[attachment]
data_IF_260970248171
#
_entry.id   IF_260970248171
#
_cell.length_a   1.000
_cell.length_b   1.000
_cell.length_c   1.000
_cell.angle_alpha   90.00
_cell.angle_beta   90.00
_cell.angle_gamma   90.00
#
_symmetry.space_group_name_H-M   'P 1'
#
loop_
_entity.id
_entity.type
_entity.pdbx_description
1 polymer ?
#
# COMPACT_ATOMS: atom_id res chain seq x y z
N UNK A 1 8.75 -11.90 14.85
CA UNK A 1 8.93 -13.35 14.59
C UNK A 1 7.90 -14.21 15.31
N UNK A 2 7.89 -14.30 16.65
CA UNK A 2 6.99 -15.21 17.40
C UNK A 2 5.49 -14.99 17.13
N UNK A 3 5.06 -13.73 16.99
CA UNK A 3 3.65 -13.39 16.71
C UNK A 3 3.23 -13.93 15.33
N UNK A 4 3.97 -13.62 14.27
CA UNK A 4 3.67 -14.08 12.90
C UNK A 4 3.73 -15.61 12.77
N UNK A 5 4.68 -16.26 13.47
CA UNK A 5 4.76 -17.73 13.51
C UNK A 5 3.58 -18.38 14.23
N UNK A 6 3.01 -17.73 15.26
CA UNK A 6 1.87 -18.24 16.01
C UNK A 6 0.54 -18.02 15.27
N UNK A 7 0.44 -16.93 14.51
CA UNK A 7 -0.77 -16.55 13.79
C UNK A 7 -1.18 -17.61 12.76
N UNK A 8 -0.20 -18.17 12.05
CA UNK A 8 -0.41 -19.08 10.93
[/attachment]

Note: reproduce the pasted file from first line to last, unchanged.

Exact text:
data_IF_260970248171
#
_entry.id   IF_260970248171
#
_cell.length_a   1.000
_cell.length_b   1.000
_cell.length_c   1.000
_cell.angle_alpha   90.00
_cell.angle_beta   90.00
_cell.angle_gamma   90.00
#
_symmetry.space_group_name_H-M   'P 1'
#
loop_
_entity.id
_entity.type
_entity.pdbx_description
1 polymer ?
#
# COMPACT_ATOMS: atom_id res chain seq x y z
N UNK A 1 8.75 -11.90 14.85
CA UNK A 1 8.93 -13.35 14.59
C UNK A 1 7.90 -14.21 15.31
N UNK A 2 7.89 -14.30 16.65
CA UNK A 2 6.99 -15.21 17.40
C UNK A 2 5.49 -14.99 17.13
N UNK A 3 5.06 -13.73 16.99
CA UNK A 3 3.65 -13.39 16.71
C UNK A 3 3.23 -13.93 15.33
N UNK A 4 3.97 -13.62 14.27
CA UNK A 4 3.67 -14.08 12.90
C UNK A 4 3.73 -15.61 12.77
N UNK A 5 4.68 -16.26 13.47
CA UNK A 5 4.76 -17.73 13.51
C UNK A 5 3.58 -18.38 14.23
N UNK A 6 3.01 -17.73 15.26
CA UNK A 6 1.87 -18.24 16.01
C UNK A 6 0.54 -18.02 15.27
N UNK A 7 0.44 -16.93 14.51
CA UNK A 7 -0.77 -16.55 13.79
C UNK A 7 -1.18 -17.61 12.76
N UNK A 8 -0.20 -18.17 12.05
CA UNK A 8 -0.41 -19.08 10.93